FOR IMMEDIATE RELEASE
October 6, 2022
Media Advisory: BCCLA at Supreme Court of Canada to intervene on the constitutionality of the Safe Third Country Agreement and refugee human rights
WHAT: BCCLA at Supreme Court of Canada to intervene in the Canadian Council for Refugees v Minister of Citizenship and Immigration to argue that the Safe Third Country Agreement is unconstitutional
WHEN: October 6, 2022, at 9:30 am EST / 6:30 am PST
WHERE: Supreme Court of Canada (Ottawa)
Ottawa, ON (unceded Algonquin Anishnaabeg Territory) – The Supreme Court of Canada will hear arguments in Canadian Council for Refugees, et al v Minister of Citizenship and Immigration, et al today to determine the constitutionality of the legislation that implements the Safe Third Country Agreement—the agreement between Canada and the United States which establishes that refugees entering Canada from the United States are ineligible for refugee protection in Canada.
Under international law and s. 7 of the Charter, Canada cannot remove refugees entering the country to a territory where they run a risk of serious human rights violations or will not be treated in accordance with the principles of fundamental justice. The premise of the Safe Third Country Agreement is that the United States will fulfill those obligations on behalf of Canada. With few exceptions, refugees entering Canada are thereby sent back to the United States. However, refugees entering Canada from the United States are routinely returned to a real risk of human rights violations in the American asylum system.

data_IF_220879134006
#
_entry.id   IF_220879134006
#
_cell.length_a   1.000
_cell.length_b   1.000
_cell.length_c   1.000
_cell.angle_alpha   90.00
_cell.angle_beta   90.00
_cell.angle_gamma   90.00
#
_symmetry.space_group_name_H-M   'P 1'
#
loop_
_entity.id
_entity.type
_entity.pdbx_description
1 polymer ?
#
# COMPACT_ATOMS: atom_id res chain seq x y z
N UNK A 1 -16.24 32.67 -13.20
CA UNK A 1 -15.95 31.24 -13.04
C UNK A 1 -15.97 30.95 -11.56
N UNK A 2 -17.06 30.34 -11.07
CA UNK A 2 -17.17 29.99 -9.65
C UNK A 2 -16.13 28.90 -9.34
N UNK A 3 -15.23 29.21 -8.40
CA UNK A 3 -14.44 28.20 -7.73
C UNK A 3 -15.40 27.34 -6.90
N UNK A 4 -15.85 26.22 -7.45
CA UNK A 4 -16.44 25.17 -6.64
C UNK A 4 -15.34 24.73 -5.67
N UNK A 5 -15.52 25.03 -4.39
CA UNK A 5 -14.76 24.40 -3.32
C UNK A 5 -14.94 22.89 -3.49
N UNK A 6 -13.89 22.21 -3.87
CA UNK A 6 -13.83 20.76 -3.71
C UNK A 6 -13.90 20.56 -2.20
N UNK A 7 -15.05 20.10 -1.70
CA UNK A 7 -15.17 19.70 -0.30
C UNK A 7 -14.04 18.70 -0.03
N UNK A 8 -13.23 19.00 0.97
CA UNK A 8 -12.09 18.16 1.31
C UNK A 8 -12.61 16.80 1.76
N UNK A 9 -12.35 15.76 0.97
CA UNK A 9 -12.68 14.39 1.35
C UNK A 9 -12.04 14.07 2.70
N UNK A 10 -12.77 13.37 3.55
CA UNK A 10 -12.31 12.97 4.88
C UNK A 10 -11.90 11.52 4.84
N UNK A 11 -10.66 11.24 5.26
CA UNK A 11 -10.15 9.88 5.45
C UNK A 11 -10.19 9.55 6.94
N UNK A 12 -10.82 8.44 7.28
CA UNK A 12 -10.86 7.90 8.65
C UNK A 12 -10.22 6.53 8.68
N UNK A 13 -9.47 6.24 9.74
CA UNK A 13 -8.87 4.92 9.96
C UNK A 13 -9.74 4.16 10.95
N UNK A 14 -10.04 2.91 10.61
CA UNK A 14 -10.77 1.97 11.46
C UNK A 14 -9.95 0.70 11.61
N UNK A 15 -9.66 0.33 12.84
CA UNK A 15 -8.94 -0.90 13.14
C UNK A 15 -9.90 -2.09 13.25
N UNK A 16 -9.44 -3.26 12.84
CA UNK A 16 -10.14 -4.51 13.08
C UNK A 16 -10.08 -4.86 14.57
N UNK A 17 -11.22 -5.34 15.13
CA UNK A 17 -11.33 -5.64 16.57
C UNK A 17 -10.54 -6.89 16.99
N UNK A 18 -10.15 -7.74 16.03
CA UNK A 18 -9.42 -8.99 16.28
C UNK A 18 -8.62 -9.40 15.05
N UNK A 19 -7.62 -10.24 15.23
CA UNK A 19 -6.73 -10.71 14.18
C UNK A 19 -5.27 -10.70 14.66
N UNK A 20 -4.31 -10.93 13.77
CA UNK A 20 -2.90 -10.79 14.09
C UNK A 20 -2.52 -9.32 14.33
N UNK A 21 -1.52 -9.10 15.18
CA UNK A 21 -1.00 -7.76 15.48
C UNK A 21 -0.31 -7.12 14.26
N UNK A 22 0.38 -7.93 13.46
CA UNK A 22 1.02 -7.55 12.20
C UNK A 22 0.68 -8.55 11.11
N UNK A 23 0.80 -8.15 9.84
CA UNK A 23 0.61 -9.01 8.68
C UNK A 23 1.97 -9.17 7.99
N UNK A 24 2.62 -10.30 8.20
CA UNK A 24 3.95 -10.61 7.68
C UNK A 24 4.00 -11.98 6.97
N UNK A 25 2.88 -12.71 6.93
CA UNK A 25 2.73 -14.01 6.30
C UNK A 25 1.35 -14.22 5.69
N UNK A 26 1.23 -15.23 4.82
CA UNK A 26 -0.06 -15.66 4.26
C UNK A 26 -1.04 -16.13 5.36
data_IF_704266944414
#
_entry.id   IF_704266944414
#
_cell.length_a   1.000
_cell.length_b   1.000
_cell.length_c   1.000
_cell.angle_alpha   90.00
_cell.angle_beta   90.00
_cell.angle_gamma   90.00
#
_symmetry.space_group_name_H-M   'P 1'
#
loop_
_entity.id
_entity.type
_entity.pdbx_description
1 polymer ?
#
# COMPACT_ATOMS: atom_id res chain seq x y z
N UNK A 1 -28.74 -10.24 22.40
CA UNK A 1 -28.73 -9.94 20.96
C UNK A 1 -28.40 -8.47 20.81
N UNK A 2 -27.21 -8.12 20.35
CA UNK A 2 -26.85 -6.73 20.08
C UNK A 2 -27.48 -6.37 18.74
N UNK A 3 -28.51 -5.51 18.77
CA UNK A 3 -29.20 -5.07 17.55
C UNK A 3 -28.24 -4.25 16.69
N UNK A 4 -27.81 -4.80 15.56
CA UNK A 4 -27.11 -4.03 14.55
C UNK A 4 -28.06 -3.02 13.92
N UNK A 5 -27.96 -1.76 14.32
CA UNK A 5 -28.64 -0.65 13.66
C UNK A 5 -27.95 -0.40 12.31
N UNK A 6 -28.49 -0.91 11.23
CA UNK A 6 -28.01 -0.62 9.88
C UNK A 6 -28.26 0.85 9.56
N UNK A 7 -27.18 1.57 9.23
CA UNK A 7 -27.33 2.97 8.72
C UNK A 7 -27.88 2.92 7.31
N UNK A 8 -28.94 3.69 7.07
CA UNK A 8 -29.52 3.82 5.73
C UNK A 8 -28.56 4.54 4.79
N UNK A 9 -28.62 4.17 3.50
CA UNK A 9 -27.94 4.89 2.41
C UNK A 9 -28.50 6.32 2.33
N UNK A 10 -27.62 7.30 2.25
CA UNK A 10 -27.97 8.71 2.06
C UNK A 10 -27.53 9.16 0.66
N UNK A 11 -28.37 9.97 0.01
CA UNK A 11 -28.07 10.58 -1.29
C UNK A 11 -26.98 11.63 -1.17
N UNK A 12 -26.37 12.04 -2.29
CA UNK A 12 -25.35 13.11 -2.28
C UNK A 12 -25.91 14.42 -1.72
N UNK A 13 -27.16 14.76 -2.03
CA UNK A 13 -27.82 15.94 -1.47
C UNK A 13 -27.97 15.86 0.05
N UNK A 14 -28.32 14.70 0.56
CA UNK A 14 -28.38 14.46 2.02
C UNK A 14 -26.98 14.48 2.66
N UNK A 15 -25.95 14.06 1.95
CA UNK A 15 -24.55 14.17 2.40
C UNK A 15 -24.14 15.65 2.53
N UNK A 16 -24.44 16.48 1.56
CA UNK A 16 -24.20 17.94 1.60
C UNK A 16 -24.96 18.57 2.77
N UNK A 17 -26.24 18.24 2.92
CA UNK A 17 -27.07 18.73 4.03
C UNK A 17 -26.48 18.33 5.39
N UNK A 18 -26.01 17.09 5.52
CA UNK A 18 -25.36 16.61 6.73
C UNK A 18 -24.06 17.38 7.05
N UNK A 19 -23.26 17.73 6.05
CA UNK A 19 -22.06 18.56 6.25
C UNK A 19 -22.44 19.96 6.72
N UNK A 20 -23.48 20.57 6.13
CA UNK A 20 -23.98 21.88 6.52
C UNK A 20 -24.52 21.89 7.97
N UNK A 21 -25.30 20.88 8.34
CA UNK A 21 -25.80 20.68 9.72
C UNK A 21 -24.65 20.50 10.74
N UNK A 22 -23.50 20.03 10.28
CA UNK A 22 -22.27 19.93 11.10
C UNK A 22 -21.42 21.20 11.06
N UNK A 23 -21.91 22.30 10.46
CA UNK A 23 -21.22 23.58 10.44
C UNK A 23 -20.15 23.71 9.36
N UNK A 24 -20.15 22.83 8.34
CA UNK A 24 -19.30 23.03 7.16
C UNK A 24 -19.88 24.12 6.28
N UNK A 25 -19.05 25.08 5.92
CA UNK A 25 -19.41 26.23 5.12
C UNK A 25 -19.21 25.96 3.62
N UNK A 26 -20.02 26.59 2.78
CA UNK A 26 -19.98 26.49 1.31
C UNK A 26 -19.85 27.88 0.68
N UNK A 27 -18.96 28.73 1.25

The BCCLA will submit that sending refugee claimants back to the United States, where they face the real risk of detention and criminal prosecution, violates the principles of fundamental justice under s. 7 of the Charter. The principles of fundamental justice must be interpreted consistently with both Canada’s international legal obligations under the Refugee Convention, as incorporated into Canada’s Immigration and Refugee Protection Act, and the values and protections under other Charter rights. It is contrary to Canada’s legal obligations that the United States obstructs or delays claimants’ access to the refugee process and punitively imposes detention or criminally prosecutes refugees who have entered the contrary illegally.
Sending refugee claimants back to the United States also creates real risks of violations to the Charter right against arbitrary detention and the right against cruel and unusual punishment. Any punishment inflicted on refugee claimants for having entered the country illegally is grossly disproportionate.
The BCCLA is represented by Adriel Weaver and Jessica Orkin.
The BCCLA’s factum is available here.